Difference between revisions of "Main Page"

From Circopedia

 
(115 intermediate revisions by the same user not shown)
Line 15: Line 15:
 
==In The Spotlight==
 
==In The Spotlight==
  
===GIUSEPPE CHIARINI===
+
===ALFRED COURT===
[[File:Chiarini_Poster_1881.jpg|right|300px]]
+
[[File:Alfred_Court_(c.1930).jpg|300px|right]]
Giuseppe Chiarini (1823-1897) was perhaps the most influential circus director of the nineteenth century: During a professional career that spanned fifty-eight years, his extensive and incessant international tours led him from Europe to North and South America, to India and Asia, and down to Australia. In many places that had not yet been exposed to the circus, Chiarini’s was the first circus the locals had ever seen—and this exposure sometimes triggered there the creation of an indigenous circus inspired by Chiarini’s shows.
+
Alfred Court (1883-1977) is perhaps the most remarkable French circus personality of the first half of the twentieth century. Beginning his career as an outstanding acrobat, he became a successful, yet adventurous, circus entrepreneur, first in Mexico and later in Europe, before ending as one of the greatest wild animal trainers of all times—and as such, a major circus star in Europe and America.
  
Over the years, Chiarini performed for Tsar Nicholas I of Russia, Emperors Maximilian I of Mexico, Dom Pedro of Brazil, Mitsuhito of Japan, King Rama V of Siam, an assortment of Indian Rajahs, and for various government officials and politicians. His Royal Italian Circus—which could become Royal Spanish Circus when needed—was in fact an American enterprise based in California. A true circus man, Chiarini was indubitably a citizen of the world.
+
He was born into a wealthy family in Marseille, France, on January 1, 1883. His father, Joseph Court-Payen, worked for the family’s soap business (Marseille is France’s soap industry capital), and his mother was the daughter of the Marquis de Clapier, a rich aristocrat well introduced in political circles. Alfred was the youngest of a family of ten children.
  
Giuseppe Chiarini came from a large and ancient Italian family of traveling entertainers, whose first recorded appearance was at the Foire Saint-Laurent, one of France’s oldest fairs, in 1580. Many Chiarinis, more or less directly related to Giuseppe, have since been chronicled in popular entertainment and circus history—a very diverse crowd of acrobats, ropedancers, puppeteers, ballet dancers, and equestrians.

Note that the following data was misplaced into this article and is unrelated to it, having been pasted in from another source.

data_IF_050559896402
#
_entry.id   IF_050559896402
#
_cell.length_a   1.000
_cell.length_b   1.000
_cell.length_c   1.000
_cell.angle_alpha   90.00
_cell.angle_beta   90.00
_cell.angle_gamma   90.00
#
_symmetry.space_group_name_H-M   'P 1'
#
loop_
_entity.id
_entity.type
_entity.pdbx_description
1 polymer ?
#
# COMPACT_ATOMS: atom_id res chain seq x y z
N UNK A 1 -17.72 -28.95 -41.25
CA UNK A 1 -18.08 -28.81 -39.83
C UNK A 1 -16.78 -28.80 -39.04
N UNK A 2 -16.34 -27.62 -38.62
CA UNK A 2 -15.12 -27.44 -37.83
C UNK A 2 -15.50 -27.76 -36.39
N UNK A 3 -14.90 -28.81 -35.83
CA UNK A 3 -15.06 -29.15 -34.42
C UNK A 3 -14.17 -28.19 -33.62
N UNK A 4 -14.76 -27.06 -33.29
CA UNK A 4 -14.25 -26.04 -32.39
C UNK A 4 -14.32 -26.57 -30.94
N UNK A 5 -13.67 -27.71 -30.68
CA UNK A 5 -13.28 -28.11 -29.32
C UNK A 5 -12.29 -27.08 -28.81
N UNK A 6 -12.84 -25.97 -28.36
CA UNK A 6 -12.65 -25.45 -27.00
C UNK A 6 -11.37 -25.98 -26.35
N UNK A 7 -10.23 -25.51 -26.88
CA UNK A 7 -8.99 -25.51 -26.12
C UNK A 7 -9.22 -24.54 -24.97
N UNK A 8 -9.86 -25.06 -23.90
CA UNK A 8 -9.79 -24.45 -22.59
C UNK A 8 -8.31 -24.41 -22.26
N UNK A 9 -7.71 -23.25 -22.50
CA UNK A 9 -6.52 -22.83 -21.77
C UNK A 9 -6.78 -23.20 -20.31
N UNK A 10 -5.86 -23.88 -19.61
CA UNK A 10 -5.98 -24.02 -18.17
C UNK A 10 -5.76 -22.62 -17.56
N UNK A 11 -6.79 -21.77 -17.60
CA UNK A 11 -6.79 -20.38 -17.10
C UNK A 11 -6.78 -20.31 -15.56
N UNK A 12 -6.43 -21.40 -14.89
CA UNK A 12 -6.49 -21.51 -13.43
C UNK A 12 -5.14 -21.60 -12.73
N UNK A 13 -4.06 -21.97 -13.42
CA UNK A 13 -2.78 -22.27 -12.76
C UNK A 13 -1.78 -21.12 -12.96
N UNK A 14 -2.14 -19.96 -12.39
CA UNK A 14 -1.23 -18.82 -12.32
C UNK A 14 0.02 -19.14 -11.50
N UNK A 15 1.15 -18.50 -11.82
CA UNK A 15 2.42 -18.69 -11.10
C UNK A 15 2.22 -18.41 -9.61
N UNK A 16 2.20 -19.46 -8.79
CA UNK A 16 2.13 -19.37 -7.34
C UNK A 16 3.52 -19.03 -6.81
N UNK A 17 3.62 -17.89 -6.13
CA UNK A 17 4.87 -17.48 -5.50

+
Considering his pedigree, chances that Alfred Court would become a circus acrobat were slim at best. A strong-willed kid, young Alfred was by no means rebellious, and by his own account, he had a happy childhood. But he was the last-born of a large brood, and was not necessarily expected to join in the family business. This gave him some freedom of mind. Furthermore, his parents never discouraged his early passion for circus and acrobatics—a passion he shared with his older brother, Jules (1880-1955).
  
In his novel, Die Vagabunden (1895), the German poet Karl von Holtei immortalized one of them, Francesco Chiarini; in the 1780s, this Chiarini managed a company of acrobats and puppeteers, and ran a very successful ''Théâtre d’Ombres Chinoises'' (shadow puppet theater). His daughter, Angélique, a celebrated equestrienne, had been featured in 1793 at the Amphithéâtre Franconi—the former Amphithéâtre Astley—in Paris, and later in the troupe of Jacques Tourniaire.... ([[Giuseppe Chiarini|more...]])
+
Circa 1890, Alfred and Jules Court were sent to a Jesuit school in the Prado, a seaside borough of Marseille. Alfred and Jules also started training in gymnastics, which was all the rage among young men at the time: Society amateur circuses were flourishing then—like the famous Cirque Molier in Paris—and these were the times when another sports enthusiast, the Baron Pierre de Coubertin, revived the Olympic Games (in 1896).
 +
 
 +
Over the years, Court developed an amazing strength, concealed by his slender build, and an outstanding talent on horizontal bars. An arduous gymnastics specialty, horizontal bars are also one of the most difficult acrobatic acts in the circus repertoire, and is rarely seen today. Yet it was relatively popular and quite alluring in the 1890s, and this was the specialty young Alfred chose to embrace for his upcoming circus debut. ([[Alfred Court|more...]])
  
 
==New Biographies==
 
==New Biographies==
  
* [[Irina Naumenko]], Hand Balancer
+
* [[The Kornilov Dynasty]], Elephant Trainers
* [[The Owl and The Pussycat]], Trapeze Act
+
* [[Sergei Korolev]], Acrobat
* [[Walter Nones]], Circus Director, Animal Trainer
+
* [[Victor Fomine]], Acrobat, Circus Coach
* [[Norman Crider]], Juggler
+
* [[Annie Fratellini]], Clown, Circus Director
* [[Zhejiang Acrobatic Troupe]], Chinese Acrobatics